Halachic Musings

By Rabbi Yair Hoffman

The soldiers in Eretz Yisrael are now focusing on tunnels. They do so at great personal peril, but their focus is making life safer for all Jews throughout Eretz Yisrael.

Iron Dome was developed by Israeli scientists and funded by the Obama administration. It is a technology that shoots down rockets that are headed toward populated areas. It has saved countless Jewish lives. Iron Dome, with the help of Hashem, has been a game-changer in the struggle against terror.

Former mayor Bloomberg flew to Eretz Yisrael on Tuesday night. He did so to protest the flight ban initiated by the Obama administration, which was copied around the world–isolating Eretz Yisrael. Bloomberg’s move and statement were brave and opened the door for others to put the lie to Kerry’s statement that the ban was a safety precaution. Ben-Gurion Airport is and remains the safest airport in the world.

All three of these issues–the destruction of the tunnels, the creation and funding of Iron Dome, and the courage to speak out–deserve something from us. They deserve an expression of our own hakaras ha’tov, recognition of favor and expression of appreciation for their efforts.

Hakaras ha’tov is central to the Torah way of life. There are numerous mitzvos in the Torah whose essence is predicated upon the concept of hakaras ha’tov.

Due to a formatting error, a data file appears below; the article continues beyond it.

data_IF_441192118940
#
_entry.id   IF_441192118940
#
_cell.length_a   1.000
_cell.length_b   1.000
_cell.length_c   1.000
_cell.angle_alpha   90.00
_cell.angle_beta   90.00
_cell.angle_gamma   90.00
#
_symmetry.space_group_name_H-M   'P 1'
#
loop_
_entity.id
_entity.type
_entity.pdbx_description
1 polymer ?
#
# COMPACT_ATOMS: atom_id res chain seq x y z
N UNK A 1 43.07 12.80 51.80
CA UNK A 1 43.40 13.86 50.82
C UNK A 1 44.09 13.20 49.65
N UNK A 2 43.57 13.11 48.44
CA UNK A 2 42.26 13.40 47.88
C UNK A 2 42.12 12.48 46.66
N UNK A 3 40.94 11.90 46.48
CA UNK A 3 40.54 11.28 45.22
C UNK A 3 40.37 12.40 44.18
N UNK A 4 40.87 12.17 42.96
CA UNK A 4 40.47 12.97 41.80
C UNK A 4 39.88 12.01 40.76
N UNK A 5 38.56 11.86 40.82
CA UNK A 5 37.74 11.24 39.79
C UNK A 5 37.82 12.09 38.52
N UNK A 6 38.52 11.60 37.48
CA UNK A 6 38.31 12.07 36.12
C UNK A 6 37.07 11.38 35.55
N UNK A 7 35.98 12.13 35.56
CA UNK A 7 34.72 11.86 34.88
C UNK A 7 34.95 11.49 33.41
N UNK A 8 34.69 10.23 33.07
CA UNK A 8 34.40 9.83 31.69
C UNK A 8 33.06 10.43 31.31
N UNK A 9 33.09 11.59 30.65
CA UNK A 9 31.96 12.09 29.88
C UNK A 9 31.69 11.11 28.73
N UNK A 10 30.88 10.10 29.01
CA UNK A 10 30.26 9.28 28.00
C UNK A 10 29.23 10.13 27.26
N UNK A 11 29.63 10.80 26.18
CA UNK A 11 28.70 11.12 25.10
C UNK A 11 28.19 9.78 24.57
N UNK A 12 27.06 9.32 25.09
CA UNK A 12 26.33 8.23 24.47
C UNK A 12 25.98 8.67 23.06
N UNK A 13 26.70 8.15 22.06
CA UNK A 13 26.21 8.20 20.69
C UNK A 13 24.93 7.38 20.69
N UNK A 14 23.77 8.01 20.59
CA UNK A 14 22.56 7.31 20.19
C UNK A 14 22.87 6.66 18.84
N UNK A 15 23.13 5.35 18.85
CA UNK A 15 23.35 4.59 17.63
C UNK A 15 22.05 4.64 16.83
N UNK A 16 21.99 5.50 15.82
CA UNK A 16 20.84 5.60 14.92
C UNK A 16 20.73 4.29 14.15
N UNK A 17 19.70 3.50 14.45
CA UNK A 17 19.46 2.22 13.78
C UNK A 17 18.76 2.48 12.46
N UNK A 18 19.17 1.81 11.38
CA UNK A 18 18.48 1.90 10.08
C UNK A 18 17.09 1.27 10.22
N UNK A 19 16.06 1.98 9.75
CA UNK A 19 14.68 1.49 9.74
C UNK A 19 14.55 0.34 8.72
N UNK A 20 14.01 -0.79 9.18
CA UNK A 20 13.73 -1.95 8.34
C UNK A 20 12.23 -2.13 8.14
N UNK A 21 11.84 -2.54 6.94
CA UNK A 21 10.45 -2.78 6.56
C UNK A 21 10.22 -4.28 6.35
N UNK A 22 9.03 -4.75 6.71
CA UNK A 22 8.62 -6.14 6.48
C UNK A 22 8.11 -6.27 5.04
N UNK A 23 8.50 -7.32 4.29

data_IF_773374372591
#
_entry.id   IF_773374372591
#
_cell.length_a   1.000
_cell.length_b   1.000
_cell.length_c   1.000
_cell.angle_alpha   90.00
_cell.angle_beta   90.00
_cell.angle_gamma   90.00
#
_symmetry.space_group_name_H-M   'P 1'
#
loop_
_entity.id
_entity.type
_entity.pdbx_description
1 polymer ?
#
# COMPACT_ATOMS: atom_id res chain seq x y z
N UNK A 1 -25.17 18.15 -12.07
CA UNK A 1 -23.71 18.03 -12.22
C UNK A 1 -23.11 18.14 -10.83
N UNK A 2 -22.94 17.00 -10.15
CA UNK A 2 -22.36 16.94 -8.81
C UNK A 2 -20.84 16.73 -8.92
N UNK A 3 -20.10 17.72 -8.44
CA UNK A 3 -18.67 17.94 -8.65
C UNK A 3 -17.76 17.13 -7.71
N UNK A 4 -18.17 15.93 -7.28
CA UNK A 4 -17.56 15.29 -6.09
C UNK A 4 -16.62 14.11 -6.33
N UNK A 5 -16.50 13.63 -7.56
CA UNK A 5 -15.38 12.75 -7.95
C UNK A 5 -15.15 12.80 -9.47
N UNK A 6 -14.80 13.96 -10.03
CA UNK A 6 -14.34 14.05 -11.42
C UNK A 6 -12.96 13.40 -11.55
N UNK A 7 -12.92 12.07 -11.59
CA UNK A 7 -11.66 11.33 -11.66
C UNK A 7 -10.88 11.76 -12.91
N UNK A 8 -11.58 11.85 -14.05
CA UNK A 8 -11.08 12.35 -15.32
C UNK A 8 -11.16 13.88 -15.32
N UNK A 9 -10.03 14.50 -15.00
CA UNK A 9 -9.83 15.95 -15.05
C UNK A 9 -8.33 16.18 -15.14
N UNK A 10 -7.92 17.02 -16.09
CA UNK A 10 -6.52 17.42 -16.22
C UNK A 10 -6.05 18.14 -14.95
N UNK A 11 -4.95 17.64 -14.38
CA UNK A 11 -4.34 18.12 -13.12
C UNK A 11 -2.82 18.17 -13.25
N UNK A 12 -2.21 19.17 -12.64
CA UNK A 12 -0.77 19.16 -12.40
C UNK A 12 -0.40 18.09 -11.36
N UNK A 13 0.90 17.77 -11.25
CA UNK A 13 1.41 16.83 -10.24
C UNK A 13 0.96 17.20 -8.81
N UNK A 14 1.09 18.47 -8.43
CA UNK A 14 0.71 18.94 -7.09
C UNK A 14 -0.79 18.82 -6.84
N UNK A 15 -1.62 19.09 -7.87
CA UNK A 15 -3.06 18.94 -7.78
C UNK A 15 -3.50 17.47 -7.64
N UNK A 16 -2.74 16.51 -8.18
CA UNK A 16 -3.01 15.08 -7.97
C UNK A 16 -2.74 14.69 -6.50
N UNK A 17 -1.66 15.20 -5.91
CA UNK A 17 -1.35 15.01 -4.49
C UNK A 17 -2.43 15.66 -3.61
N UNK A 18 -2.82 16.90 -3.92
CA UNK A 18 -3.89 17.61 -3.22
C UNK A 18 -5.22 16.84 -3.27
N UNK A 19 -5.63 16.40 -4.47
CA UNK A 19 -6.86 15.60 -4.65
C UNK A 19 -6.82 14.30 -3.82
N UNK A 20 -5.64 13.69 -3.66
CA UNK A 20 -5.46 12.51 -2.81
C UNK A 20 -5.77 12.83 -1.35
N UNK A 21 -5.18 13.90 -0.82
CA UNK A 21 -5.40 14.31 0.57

1. The Torah requirement to bentch after consuming bread to satiation is one example. The first benediction in Birkas HaMazon is the recognition that Hashem sustains the world with grace, kindness, and mercy. Following the cue from the Torah, the rabbis ordained that blessings and after-blessings be recited on all types of food.

2. Shabbos observance is predicated upon hakaras ha’tov too. It is not just to commemorate that G‑d created the world in six days; it also commemorates the exodus from Egypt and the recognition of the favors we received from G‑d at the time. Someone who does not recognize the element of hakaras ha’tov in Shabbos observance is missing a significant aspect of Shabbos.

3. The Korban Pesach, matzah, and marror commemorate the exodus from Egypt–as an expression of our hakaras ha’tov.

4. The other yomim tovim are all zecher l’yetzias Mitzrayim.

The expression of hakaras ha’tov toward Hashem should also develop within us the desire to express it to others as well, according to numerous Rishonim. The Chovos HaLevavos (beginning of Shaar Avodas HaElokim) writes of our obligation to express hakaras ha’tov to all who benefit us.

In Parashas Ki Sisa, we are told of the mitzvah not to abhor the Mitzri. Why not? Because “we were strangers in his land.” Even though we were maltreated while we were in Mitzrayim, this mitzvah still exists.

The Gemara in Bava Kamma (94a) states, “A well of which you drank its water, cast no stone in it.” This is an expression of our obligation of hakaras ha’tov.

When Yosef HaTzaddik was sent by his father to inquire of the welfare of his brothers, he was also told to find out the welfare of the flock. The Midrash points out that this was not just for financial purposes. Rather, there exists an obligation to express hakaras ha’tov to anything that one has benefited from.

The Gemara (Bava Kamma 92a) tells us that Moshe Rabbeinu refrained from performing some of the plagues upon Egypt because he had benefited from the waters of the Nile and from the earth (which had buried the Mitzri that he had killed earlier). Aharon performed them in his stead.